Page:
The tomato plants look small now, but they will grow quickly when the the roots are established and the weather warms. Your garden plan allows for good air circulation and disease prevention with maximum productivity.

Stake all the indeterminate tomatoes when you plant them. The two early tomatoes are determinate and staking is optional.

Two cherry tomato plants. Try Sun Gold, Sunsugar or Supersweet 100 and you may find the kids out in the garden snacking on these little tomatoes. Cherry tomatoes are the first to ripen and will continue to produce until frost.

Buy two paste tomato plants. Good choices are Amish Paste or Roma.

Buy two determinate, early tomatoes like Oregon Spring, Stupice, or Glacier.

Buy two large fruited tomatoes like Mortgage Lifter, Pineapple, Brandywine, Costoluto Genovese, Black Krim or, Delicious.

To learn more about planting tomatoes - Plant tomatoes the right way.

To learn more about preparing tomato plants for the garden - Hardening off tomatoes.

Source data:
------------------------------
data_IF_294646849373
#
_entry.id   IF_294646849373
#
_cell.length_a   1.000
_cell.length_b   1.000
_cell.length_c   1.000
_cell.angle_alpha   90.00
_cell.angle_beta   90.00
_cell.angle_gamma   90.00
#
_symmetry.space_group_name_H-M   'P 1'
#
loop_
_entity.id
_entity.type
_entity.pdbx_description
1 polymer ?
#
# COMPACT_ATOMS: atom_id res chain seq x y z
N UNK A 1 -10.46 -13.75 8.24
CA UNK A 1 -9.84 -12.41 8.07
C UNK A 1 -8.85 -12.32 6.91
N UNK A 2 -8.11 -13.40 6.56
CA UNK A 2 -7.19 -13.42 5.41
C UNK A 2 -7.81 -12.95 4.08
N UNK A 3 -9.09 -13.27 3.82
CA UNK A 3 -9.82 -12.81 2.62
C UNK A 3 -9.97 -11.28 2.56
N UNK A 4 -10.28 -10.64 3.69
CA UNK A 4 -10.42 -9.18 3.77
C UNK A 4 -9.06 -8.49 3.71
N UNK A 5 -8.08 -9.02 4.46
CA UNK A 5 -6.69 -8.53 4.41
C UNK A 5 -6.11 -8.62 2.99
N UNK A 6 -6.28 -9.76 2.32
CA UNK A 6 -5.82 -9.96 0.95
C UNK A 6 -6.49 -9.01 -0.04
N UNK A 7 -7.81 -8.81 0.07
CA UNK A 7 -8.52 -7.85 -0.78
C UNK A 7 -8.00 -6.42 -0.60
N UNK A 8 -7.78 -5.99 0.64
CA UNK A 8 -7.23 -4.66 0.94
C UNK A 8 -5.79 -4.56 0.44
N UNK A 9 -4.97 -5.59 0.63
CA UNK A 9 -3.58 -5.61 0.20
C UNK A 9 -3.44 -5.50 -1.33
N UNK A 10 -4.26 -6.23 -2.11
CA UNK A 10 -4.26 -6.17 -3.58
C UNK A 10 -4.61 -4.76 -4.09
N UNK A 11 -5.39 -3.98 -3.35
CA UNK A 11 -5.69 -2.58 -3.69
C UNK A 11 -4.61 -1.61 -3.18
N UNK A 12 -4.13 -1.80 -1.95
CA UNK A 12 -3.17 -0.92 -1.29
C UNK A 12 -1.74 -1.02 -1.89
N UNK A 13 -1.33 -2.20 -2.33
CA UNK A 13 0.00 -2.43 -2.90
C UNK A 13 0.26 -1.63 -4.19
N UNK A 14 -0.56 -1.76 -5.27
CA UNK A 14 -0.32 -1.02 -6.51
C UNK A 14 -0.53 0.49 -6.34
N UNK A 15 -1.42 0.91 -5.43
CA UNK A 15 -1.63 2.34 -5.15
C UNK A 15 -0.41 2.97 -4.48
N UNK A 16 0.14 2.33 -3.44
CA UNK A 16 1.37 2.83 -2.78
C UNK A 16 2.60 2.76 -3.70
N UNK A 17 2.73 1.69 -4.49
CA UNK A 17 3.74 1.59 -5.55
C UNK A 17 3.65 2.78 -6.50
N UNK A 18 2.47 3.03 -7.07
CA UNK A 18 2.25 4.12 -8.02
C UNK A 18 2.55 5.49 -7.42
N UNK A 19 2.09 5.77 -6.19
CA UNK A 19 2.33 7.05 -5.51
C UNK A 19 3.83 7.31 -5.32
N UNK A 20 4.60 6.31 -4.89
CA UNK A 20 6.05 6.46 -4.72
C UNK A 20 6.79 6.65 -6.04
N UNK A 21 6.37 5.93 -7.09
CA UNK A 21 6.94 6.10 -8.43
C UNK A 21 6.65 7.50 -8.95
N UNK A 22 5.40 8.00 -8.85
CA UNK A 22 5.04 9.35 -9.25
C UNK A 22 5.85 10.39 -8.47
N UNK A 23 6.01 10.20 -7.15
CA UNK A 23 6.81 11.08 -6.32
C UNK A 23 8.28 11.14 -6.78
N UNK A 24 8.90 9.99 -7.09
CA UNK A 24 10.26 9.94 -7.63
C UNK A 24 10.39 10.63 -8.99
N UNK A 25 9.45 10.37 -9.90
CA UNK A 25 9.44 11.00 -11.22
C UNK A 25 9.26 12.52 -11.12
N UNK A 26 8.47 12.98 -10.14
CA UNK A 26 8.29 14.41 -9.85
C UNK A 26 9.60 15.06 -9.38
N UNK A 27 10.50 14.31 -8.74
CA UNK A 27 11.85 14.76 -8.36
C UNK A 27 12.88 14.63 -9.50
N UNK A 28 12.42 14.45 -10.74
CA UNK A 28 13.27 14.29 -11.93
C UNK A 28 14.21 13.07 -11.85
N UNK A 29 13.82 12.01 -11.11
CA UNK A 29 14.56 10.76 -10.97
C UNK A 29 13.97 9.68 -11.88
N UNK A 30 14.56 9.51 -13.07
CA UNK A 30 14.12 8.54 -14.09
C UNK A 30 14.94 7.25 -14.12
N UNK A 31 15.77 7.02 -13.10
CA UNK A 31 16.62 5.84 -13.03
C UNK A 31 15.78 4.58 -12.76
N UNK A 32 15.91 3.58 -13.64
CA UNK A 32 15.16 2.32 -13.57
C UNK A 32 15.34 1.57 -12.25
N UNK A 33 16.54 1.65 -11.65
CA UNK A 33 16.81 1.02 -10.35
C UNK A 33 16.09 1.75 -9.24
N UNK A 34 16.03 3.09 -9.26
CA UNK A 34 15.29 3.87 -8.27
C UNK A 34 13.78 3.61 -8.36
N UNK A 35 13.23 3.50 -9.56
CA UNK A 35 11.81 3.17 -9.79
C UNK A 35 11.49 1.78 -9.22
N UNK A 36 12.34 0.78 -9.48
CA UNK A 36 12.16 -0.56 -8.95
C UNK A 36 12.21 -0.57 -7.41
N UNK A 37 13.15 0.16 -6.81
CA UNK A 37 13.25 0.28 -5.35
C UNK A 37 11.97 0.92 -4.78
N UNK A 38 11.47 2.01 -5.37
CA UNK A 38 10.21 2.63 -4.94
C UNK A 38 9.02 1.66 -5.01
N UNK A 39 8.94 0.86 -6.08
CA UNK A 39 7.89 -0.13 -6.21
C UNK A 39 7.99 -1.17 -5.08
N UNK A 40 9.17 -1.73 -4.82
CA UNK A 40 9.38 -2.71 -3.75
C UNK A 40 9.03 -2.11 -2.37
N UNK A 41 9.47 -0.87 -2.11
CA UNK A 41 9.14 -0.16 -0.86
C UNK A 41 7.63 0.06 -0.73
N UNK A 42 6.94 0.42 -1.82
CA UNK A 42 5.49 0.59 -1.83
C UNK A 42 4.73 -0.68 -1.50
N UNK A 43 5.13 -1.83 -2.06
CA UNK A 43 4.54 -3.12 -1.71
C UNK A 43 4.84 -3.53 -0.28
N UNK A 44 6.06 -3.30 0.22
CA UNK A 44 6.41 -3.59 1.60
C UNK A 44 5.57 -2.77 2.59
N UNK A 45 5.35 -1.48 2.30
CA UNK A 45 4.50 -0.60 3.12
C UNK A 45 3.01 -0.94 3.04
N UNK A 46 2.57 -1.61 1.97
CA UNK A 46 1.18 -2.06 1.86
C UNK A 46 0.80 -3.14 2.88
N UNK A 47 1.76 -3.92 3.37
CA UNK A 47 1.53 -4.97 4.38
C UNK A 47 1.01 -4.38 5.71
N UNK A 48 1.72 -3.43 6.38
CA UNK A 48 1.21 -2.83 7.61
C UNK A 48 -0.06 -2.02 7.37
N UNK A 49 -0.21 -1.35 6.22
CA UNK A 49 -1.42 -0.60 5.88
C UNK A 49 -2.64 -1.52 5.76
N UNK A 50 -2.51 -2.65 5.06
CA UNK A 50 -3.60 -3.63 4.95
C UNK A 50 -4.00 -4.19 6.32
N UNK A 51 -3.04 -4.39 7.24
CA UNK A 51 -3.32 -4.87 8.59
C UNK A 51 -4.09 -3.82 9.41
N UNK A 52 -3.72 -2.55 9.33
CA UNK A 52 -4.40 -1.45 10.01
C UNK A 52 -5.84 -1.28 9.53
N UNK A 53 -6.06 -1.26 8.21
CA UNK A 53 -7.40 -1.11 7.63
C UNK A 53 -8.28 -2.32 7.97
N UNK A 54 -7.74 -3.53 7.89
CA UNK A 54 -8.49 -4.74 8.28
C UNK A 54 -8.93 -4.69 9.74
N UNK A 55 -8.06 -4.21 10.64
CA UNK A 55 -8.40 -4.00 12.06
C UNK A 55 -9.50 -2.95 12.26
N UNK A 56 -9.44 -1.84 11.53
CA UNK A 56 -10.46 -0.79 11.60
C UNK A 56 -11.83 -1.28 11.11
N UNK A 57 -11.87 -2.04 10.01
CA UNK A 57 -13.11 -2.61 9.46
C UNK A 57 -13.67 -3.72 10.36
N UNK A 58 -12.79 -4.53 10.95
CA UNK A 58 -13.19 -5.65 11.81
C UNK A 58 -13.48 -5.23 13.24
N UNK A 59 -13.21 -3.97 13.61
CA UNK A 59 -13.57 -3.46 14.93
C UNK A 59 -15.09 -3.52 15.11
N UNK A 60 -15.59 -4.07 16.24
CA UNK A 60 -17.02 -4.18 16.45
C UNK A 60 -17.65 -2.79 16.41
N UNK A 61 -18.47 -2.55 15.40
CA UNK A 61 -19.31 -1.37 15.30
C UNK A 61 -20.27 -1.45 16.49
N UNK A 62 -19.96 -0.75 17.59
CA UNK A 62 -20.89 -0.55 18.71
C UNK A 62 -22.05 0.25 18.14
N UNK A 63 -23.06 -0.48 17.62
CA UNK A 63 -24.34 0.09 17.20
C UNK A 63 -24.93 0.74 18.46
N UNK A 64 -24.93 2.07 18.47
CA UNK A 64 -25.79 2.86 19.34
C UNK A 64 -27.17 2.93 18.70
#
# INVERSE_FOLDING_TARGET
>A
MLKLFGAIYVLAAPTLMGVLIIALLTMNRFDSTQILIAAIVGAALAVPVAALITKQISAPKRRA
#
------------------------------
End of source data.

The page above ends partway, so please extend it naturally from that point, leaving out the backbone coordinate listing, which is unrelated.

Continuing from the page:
Succession planting

Planting a partial row of beans every two weeks produces fresh green beens and dill for weeks longer with no glut of produce to handle.
Planting a partial row of beans every two weeks produces fresh green beens and dill for weeks longer with no glut of produce to handle. | Source

It's tomato time

Beans and greens too

Keep an eye on the tomato plants, pruning and tying up on to the stake. As weather warms, lightly mulch the peppers and tomatoes. Remove the lowest leaves and vines on each tomato plant.